Branding the Olympics—“worst practices” in design

While the Olympic games themselves are steeped in excellence and “best practices” in athletics—the design of the 2020 Olympic logo has spiraled into an example “worst practices” in graphic design.

Read More

Does John Williams have no empathy?

Image from RockPaperInk blog post "Love Thy Logo"

The recent Logo Garden scandal has many graphic designers up in arms. From the Action Alert sent by AIGA to warn graphic designers about possible theft and plagiarism of their logos, to the blog post “Love Thy Logo” on RockPaperInk by Bill Gardner, it is clear many are appalled.

Read More

Is everything a remix?

Beginning graphic design students often wrestle with the idea of originality. They argue that “nothing is original, it’s all been done before.” They will resist doing research because they claim that they don’t want to “steal” someone else’s idea. The concept of research and re-purposing ideas are not always easy ones for them to wrap their heads around.

Read More

Design plagiarism or regurgitated clip art?

T-shirt graphics created for the newly formed political party “No Labels” are the cause for a heated debate about design plagiarism. The artwork created by Fly Communications looks very close to artwork produced by Thomas Porostocky in 2004 (shown at left on totebag).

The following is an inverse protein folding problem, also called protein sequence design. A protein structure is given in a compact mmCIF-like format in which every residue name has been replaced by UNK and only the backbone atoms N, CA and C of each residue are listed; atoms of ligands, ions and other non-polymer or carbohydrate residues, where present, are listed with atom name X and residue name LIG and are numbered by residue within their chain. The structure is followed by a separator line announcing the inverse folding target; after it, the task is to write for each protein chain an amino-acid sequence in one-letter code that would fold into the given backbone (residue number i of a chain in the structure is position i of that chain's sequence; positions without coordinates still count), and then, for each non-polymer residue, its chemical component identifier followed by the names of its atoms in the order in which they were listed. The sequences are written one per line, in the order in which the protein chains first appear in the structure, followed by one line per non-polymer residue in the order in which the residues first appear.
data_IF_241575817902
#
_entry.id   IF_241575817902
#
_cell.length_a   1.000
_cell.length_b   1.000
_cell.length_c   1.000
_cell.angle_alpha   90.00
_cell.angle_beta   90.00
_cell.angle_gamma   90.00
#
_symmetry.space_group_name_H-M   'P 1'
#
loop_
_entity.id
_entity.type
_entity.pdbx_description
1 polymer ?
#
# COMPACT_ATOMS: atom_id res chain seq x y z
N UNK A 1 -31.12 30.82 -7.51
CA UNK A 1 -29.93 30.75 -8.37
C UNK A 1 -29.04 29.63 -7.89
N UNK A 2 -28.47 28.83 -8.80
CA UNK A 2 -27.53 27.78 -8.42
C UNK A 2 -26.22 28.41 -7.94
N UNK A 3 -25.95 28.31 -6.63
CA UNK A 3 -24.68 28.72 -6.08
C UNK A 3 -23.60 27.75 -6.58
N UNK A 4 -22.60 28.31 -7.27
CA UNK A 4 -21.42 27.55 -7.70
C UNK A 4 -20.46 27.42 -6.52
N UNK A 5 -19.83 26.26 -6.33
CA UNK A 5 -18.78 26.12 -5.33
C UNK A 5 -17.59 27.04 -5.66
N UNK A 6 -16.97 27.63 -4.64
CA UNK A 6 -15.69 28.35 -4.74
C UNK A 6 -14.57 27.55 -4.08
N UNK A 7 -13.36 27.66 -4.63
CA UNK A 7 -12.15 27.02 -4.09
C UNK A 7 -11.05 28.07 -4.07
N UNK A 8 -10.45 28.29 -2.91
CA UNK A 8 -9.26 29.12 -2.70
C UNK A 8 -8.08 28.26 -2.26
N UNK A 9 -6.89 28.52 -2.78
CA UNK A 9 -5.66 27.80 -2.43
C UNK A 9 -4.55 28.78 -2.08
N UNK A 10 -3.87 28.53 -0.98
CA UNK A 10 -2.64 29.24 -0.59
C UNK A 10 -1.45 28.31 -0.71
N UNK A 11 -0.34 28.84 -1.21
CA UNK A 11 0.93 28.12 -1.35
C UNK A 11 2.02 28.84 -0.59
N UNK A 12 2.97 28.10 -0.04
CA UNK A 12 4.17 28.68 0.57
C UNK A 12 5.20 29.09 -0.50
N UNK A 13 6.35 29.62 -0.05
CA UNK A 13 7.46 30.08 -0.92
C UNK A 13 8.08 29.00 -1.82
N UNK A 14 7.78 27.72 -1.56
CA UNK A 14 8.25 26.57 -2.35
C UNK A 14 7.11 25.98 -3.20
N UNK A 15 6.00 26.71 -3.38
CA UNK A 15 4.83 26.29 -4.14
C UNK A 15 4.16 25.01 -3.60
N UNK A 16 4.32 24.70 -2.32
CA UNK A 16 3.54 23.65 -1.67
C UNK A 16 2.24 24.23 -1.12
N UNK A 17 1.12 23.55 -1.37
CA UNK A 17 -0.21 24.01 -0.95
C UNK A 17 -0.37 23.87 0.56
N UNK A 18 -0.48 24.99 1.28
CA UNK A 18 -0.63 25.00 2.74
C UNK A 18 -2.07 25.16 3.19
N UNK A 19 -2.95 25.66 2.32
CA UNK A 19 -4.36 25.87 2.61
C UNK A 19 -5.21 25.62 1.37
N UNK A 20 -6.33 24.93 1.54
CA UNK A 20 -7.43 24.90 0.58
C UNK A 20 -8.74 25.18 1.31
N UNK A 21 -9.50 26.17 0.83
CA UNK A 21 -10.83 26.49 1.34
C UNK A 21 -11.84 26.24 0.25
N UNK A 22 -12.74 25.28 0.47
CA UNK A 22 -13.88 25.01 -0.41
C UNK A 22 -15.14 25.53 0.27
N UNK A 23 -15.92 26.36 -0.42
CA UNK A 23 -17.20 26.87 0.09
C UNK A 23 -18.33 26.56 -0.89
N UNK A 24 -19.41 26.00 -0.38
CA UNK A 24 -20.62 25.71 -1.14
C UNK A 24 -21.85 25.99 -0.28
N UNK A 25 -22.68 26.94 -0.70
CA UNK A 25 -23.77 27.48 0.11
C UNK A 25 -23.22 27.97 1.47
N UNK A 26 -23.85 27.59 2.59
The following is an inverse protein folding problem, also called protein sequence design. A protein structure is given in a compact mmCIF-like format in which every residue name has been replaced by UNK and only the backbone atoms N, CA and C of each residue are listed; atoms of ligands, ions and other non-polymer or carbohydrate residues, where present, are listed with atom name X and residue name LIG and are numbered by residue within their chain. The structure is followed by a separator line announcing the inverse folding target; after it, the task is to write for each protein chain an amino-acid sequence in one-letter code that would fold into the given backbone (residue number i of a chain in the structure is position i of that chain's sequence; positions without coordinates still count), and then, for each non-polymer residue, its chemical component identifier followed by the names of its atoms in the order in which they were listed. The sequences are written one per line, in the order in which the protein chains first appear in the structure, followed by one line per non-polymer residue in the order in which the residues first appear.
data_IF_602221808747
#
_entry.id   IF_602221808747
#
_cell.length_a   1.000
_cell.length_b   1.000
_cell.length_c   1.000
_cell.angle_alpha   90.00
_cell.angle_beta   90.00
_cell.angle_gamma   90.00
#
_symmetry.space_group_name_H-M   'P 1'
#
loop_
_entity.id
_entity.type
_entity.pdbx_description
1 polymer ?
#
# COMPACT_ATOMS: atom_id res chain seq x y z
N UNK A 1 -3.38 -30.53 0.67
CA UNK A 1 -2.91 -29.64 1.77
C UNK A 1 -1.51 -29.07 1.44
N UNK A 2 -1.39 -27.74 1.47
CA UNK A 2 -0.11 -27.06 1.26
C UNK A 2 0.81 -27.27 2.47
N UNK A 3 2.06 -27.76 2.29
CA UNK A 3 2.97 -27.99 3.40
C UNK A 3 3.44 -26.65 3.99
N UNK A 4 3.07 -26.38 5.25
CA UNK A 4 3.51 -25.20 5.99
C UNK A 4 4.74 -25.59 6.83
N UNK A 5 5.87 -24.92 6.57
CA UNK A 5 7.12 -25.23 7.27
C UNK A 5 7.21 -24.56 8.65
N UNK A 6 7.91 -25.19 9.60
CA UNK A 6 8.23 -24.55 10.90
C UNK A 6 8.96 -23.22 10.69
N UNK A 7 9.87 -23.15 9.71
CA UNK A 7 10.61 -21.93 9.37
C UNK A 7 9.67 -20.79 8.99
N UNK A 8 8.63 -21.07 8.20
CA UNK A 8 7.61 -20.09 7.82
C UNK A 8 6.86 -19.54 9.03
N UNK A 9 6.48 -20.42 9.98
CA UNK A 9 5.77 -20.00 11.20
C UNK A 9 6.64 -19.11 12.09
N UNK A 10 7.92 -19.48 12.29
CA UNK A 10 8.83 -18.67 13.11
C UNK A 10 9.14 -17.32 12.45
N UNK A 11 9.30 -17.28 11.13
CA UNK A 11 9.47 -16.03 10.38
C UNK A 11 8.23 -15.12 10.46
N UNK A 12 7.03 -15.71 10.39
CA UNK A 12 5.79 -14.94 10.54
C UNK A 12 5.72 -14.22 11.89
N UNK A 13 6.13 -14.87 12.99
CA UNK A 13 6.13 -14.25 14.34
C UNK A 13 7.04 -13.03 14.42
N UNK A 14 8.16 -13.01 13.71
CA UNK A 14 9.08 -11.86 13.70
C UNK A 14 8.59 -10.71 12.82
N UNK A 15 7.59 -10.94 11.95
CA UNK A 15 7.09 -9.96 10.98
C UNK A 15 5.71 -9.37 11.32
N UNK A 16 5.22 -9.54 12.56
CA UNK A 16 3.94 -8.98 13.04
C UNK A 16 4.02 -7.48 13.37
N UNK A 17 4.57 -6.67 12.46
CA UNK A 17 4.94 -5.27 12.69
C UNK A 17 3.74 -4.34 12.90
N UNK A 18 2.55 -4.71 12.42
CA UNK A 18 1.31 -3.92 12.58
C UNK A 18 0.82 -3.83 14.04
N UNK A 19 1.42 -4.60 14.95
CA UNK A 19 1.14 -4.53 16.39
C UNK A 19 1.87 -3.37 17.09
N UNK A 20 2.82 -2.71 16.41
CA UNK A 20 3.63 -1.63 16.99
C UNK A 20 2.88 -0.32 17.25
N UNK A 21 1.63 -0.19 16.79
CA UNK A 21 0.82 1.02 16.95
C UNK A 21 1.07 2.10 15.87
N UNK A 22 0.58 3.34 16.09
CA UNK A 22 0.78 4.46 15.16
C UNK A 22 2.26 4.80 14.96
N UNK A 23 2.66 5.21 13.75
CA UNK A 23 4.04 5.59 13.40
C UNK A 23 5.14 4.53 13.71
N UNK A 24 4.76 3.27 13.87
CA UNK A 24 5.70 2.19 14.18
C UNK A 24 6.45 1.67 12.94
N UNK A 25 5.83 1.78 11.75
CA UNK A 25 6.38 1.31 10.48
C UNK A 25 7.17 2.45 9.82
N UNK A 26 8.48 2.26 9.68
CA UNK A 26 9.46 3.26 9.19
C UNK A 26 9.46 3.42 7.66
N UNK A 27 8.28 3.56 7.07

Creative director Dave Warren of Fly Communications insists he came up with the concept on his own using royalty free clip art. Porostocky said he’s stunned by the blatant plagiarism.

What do you think? Is it just a case of regurgitated clip art or is it design plagiarism?

Source: The Daily Heller, 12/14/10

Read More

What’s the difference between appropriation and plagiarism?

In an article for Design Observer designer and author William Drenttel writes about how ideas come from many sources in graphic design: they recur, regenerate, take new forms, and mutate into alternative forms. In the world of design and photography, there seems to be an implicit understanding that any original work can and will evolve into the work of others, eventually working its way into our broader visual culture.

Read More